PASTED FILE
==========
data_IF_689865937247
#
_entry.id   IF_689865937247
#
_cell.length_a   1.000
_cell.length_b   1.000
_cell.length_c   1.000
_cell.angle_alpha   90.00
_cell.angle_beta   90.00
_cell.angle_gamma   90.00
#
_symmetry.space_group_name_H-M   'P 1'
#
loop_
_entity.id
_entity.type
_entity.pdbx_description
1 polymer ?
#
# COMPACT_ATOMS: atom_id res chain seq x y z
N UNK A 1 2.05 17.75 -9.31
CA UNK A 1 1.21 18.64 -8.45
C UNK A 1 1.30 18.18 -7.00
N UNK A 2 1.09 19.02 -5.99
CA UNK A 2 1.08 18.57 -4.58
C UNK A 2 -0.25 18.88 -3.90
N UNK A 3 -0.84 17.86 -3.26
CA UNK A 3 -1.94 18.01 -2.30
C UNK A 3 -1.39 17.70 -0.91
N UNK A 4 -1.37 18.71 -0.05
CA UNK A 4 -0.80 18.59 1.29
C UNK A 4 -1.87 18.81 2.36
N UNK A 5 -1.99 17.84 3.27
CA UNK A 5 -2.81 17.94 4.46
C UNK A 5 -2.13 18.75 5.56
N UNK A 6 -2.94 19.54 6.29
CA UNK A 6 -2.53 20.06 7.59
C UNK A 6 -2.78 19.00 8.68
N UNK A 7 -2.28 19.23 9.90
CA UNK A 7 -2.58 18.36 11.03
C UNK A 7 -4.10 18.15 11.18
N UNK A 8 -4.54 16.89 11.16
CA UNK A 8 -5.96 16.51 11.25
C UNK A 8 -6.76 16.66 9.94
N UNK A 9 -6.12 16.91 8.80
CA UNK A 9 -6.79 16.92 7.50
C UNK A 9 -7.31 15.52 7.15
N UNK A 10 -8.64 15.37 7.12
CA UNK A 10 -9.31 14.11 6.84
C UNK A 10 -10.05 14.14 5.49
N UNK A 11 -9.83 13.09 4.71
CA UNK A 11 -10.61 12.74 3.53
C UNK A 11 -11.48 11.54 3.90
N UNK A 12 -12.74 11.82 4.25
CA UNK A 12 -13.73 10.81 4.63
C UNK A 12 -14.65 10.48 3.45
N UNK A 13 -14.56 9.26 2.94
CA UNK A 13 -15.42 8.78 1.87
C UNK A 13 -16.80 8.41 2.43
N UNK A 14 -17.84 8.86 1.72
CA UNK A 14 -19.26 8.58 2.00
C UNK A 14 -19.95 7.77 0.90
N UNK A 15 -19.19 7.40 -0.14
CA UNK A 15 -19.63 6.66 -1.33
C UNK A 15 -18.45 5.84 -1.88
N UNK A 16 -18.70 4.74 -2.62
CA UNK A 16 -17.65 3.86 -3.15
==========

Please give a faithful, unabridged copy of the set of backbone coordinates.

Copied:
data_IF_689865937247
#
_entry.id   IF_689865937247
#
_cell.length_a   1.000
_cell.length_b   1.000
_cell.length_c   1.000
_cell.angle_alpha   90.00
_cell.angle_beta   90.00
_cell.angle_gamma   90.00
#
_symmetry.space_group_name_H-M   'P 1'
#
loop_
_entity.id
_entity.type
_entity.pdbx_description
1 polymer ?
#
# COMPACT_ATOMS: atom_id res chain seq x y z
N UNK A 1 2.05 17.75 -9.31
CA UNK A 1 1.21 18.64 -8.45
C UNK A 1 1.30 18.18 -7.00
N UNK A 2 1.09 19.02 -5.99
CA UNK A 2 1.08 18.57 -4.58
C UNK A 2 -0.25 18.88 -3.90
N UNK A 3 -0.84 17.86 -3.26
CA UNK A 3 -1.94 18.01 -2.30
C UNK A 3 -1.39 17.70 -0.91
N UNK A 4 -1.37 18.71 -0.05
CA UNK A 4 -0.80 18.59 1.29
C UNK A 4 -1.87 18.81 2.36
N UNK A 5 -1.99 17.84 3.27
CA UNK A 5 -2.81 17.94 4.46
C UNK A 5 -2.13 18.75 5.56
N UNK A 6 -2.94 19.54 6.29
CA UNK A 6 -2.53 20.06 7.59
C UNK A 6 -2.78 19.00 8.68
N UNK A 7 -2.28 19.23 9.90
CA UNK A 7 -2.58 18.36 11.03
C UNK A 7 -4.10 18.15 11.18
N UNK A 8 -4.54 16.89 11.16
CA UNK A 8 -5.96 16.51 11.25
C UNK A 8 -6.76 16.66 9.94
N UNK A 9 -6.12 16.91 8.80
CA UNK A 9 -6.79 16.92 7.50
C UNK A 9 -7.31 15.52 7.15
N UNK A 10 -8.64 15.37 7.12
CA UNK A 10 -9.31 14.11 6.84
C UNK A 10 -10.05 14.14 5.49
N UNK A 11 -9.83 13.09 4.71
CA UNK A 11 -10.61 12.74 3.53
C UNK A 11 -11.48 11.54 3.90
N UNK A 12 -12.74 11.82 4.25
CA UNK A 12 -13.73 10.81 4.63
C UNK A 12 -14.65 10.48 3.45
N UNK A 13 -14.56 9.26 2.94
CA UNK A 13 -15.42 8.78 1.87
C UNK A 13 -16.80 8.41 2.43
N UNK A 14 -17.84 8.86 1.72
CA UNK A 14 -19.26 8.58 2.00
C UNK A 14 -19.95 7.77 0.90
N UNK A 15 -19.19 7.40 -0.14
CA UNK A 15 -19.63 6.66 -1.33
C UNK A 15 -18.45 5.84 -1.88
N UNK A 16 -18.70 4.74 -2.62
CA UNK A 16 -17.65 3.86 -3.15